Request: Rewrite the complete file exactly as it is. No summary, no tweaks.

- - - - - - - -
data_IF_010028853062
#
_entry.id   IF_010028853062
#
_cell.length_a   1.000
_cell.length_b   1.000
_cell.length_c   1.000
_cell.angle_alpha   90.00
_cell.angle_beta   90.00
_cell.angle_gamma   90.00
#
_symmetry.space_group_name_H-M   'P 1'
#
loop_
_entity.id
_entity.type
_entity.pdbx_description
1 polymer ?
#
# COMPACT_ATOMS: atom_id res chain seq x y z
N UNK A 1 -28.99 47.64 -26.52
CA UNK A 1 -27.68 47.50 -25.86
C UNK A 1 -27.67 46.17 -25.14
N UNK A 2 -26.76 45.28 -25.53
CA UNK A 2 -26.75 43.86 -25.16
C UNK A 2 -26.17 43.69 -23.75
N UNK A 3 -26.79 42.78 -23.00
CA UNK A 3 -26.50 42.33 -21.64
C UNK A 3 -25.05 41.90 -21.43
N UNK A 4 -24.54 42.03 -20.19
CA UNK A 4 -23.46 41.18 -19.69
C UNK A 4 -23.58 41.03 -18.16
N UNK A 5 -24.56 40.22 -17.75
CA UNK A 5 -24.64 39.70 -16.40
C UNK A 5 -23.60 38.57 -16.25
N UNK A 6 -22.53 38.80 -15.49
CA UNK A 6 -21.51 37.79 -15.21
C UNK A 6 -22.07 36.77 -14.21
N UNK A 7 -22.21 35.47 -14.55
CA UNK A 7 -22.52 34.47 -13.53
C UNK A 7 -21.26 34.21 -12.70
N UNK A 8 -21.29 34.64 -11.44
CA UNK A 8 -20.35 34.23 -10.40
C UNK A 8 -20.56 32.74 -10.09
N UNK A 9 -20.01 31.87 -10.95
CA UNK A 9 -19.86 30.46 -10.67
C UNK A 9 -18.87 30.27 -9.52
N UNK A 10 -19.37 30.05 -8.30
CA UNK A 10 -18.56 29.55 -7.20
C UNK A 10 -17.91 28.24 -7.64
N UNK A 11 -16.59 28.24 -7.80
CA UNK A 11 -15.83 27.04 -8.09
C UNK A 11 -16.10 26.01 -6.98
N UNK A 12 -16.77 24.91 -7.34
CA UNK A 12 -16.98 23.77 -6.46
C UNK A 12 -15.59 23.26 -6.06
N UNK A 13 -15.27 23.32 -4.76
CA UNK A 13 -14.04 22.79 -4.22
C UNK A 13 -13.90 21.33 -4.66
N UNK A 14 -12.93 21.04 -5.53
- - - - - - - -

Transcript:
data_IF_010028853062
#
_entry.id   IF_010028853062
#
_cell.length_a   1.000
_cell.length_b   1.000
_cell.length_c   1.000
_cell.angle_alpha   90.00
_cell.angle_beta   90.00
_cell.angle_gamma   90.00
#
_symmetry.space_group_name_H-M   'P 1'
#
loop_
_entity.id
_entity.type
_entity.pdbx_description
1 polymer ?
#
# COMPACT_ATOMS: atom_id res chain seq x y z
N UNK A 1 -28.99 47.64 -26.52
CA UNK A 1 -27.68 47.50 -25.86
C UNK A 1 -27.67 46.17 -25.14
N UNK A 2 -26.76 45.28 -25.53
CA UNK A 2 -26.75 43.86 -25.16
C UNK A 2 -26.17 43.69 -23.75
N UNK A 3 -26.79 42.78 -23.00
CA UNK A 3 -26.50 42.33 -21.64
C UNK A 3 -25.05 41.90 -21.43
N UNK A 4 -24.54 42.03 -20.19
CA UNK A 4 -23.46 41.18 -19.69
C UNK A 4 -23.58 41.03 -18.16
N UNK A 5 -24.56 40.22 -17.75
CA UNK A 5 -24.64 39.70 -16.40
C UNK A 5 -23.60 38.57 -16.25
N UNK A 6 -22.53 38.80 -15.49
CA UNK A 6 -21.51 37.79 -15.21
C UNK A 6 -22.07 36.77 -14.21
N UNK A 7 -22.21 35.47 -14.55
CA UNK A 7 -22.52 34.47 -13.53
C UNK A 7 -21.26 34.21 -12.70
N UNK A 8 -21.29 34.64 -11.44
CA UNK A 8 -20.35 34.23 -10.40
C UNK A 8 -20.56 32.74 -10.09
N UNK A 9 -20.01 31.87 -10.95
CA UNK A 9 -19.86 30.46 -10.67
C UNK A 9 -18.87 30.27 -9.52
N UNK A 10 -19.37 30.05 -8.30
CA UNK A 10 -18.56 29.55 -7.20
C UNK A 10 -17.91 28.24 -7.64
N UNK A 11 -16.59 28.24 -7.80
CA UNK A 11 -15.83 27.04 -8.09
C UNK A 11 -16.10 26.01 -6.98
N UNK A 12 -16.77 24.91 -7.34
CA UNK A 12 -16.98 23.77 -6.46
C UNK A 12 -15.59 23.26 -6.06
N UNK A 13 -15.27 23.32 -4.76
CA UNK A 13 -14.04 22.79 -4.22
C UNK A 13 -13.90 21.33 -4.66
N UNK A 14 -12.93 21.04 -5.53